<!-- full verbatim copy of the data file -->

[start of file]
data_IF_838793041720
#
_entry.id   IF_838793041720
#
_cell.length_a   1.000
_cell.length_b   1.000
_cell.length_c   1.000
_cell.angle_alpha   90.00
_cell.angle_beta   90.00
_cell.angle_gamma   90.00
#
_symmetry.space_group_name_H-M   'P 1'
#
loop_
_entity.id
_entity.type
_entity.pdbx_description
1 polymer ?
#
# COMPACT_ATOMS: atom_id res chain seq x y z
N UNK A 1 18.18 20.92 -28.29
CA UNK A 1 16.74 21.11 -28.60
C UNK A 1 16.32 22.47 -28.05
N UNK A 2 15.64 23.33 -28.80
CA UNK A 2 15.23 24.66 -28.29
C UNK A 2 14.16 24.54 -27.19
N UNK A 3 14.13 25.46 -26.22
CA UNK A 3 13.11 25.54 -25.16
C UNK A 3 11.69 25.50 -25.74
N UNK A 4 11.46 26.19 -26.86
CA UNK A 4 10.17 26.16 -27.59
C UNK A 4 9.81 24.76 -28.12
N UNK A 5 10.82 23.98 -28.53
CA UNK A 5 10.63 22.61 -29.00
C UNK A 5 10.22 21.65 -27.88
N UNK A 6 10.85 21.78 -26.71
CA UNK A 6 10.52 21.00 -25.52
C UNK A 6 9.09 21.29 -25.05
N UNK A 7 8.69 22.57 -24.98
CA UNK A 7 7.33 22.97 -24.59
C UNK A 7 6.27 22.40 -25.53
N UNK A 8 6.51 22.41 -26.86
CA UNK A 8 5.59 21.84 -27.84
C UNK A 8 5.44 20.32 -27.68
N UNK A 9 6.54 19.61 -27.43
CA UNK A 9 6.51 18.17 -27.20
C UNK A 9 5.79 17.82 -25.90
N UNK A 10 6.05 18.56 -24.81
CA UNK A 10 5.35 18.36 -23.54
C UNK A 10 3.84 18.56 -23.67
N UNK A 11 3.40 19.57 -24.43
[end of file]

data_IF_838793041720
#
_entry.id   IF_838793041720
#
_cell.length_a   1.000
_cell.length_b   1.000
_cell.length_c   1.000
_cell.angle_alpha   90.00
_cell.angle_beta   90.00
_cell.angle_gamma   90.00
#
_symmetry.space_group_name_H-M   'P 1'
#
loop_
_entity.id
_entity.type
_entity.pdbx_description
1 polymer ?
#
# COMPACT_ATOMS: atom_id res chain seq x y z
N UNK A 1 18.18 20.92 -28.29
CA UNK A 1 16.74 21.11 -28.60
C UNK A 1 16.32 22.47 -28.05
N UNK A 2 15.64 23.33 -28.80
CA UNK A 2 15.23 24.66 -28.29
C UNK A 2 14.16 24.54 -27.19
N UNK A 3 14.13 25.46 -26.22
CA UNK A 3 13.11 25.54 -25.16
C UNK A 3 11.69 25.50 -25.74
N UNK A 4 11.46 26.19 -26.86
CA UNK A 4 10.17 26.16 -27.59
C UNK A 4 9.81 24.76 -28.12
N UNK A 5 10.82 23.98 -28.53
CA UNK A 5 10.63 22.61 -29.00
C UNK A 5 10.22 21.65 -27.88
N UNK A 6 10.85 21.78 -26.71
CA UNK A 6 10.52 21.00 -25.52
C UNK A 6 9.09 21.29 -25.05
N UNK A 7 8.69 22.57 -24.98
CA UNK A 7 7.33 22.97 -24.59
C UNK A 7 6.27 22.40 -25.53
N UNK A 8 6.51 22.41 -26.86
CA UNK A 8 5.59 21.84 -27.84
C UNK A 8 5.44 20.32 -27.68
N UNK A 9 6.54 19.61 -27.43
CA UNK A 9 6.51 18.17 -27.20
C UNK A 9 5.79 17.82 -25.90
N UNK A 10 6.05 18.56 -24.81
CA UNK A 10 5.35 18.36 -23.54
C UNK A 10 3.84 18.56 -23.67
N UNK A 11 3.40 19.57 -24.43